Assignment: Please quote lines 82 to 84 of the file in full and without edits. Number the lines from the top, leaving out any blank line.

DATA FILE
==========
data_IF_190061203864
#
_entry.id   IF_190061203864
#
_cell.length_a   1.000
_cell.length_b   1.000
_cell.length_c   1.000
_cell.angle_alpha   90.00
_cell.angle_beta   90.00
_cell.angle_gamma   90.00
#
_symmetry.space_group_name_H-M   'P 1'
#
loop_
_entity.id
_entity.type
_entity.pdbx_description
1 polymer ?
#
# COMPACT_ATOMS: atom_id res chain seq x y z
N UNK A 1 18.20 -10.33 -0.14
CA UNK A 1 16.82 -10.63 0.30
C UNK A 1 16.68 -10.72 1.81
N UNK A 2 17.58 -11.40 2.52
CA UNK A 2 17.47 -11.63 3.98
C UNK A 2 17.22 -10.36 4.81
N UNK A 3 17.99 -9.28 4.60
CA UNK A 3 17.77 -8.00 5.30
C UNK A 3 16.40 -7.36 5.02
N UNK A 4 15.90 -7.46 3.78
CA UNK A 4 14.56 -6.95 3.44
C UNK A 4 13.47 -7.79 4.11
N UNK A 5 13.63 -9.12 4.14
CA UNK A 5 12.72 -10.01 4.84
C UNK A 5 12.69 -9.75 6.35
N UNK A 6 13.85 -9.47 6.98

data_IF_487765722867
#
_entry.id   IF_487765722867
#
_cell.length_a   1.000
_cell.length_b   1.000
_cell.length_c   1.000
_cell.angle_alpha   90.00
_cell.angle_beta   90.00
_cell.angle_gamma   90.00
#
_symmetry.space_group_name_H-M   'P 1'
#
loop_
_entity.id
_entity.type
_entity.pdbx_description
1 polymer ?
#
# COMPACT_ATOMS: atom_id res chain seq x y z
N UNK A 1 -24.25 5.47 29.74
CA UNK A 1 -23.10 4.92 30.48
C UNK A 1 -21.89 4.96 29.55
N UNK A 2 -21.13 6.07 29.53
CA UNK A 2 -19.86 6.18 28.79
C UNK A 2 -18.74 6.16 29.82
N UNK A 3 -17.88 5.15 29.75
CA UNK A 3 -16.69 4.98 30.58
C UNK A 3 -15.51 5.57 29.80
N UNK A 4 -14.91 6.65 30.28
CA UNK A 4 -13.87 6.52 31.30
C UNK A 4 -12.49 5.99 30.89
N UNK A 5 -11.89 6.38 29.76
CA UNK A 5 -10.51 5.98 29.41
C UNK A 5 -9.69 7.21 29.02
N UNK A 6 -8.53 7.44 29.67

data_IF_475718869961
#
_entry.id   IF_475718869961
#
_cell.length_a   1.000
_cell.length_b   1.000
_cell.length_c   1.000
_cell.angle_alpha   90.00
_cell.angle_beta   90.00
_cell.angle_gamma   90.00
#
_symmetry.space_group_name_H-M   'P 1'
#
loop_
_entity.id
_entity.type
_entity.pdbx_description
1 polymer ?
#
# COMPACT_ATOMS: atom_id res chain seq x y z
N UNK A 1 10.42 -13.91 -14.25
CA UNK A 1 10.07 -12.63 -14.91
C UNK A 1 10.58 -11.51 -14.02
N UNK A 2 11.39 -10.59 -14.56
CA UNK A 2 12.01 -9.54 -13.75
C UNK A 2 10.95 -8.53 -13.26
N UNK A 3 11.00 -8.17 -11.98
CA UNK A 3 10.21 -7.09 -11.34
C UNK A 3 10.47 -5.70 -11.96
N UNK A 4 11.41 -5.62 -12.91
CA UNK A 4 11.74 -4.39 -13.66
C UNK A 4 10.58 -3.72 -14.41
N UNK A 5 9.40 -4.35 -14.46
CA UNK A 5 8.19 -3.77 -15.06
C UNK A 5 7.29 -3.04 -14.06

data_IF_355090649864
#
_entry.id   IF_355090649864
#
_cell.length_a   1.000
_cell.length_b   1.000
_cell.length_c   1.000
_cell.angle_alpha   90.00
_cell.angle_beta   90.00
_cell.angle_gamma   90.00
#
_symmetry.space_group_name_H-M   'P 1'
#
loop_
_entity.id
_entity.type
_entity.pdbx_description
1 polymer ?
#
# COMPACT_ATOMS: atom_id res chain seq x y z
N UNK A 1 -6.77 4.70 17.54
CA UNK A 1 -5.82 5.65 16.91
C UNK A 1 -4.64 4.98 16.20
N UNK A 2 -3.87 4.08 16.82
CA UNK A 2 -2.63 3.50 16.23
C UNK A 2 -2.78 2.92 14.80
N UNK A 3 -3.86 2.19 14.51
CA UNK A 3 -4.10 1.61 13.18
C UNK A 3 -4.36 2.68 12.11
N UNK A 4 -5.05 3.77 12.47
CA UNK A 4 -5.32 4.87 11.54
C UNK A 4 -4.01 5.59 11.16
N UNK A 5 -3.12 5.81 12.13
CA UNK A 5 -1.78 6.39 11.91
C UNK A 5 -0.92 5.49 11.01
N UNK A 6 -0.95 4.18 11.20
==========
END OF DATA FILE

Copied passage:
_cell.angle_gamma   90.00
#
_symmetry.space_group_name_H-M   'P 1'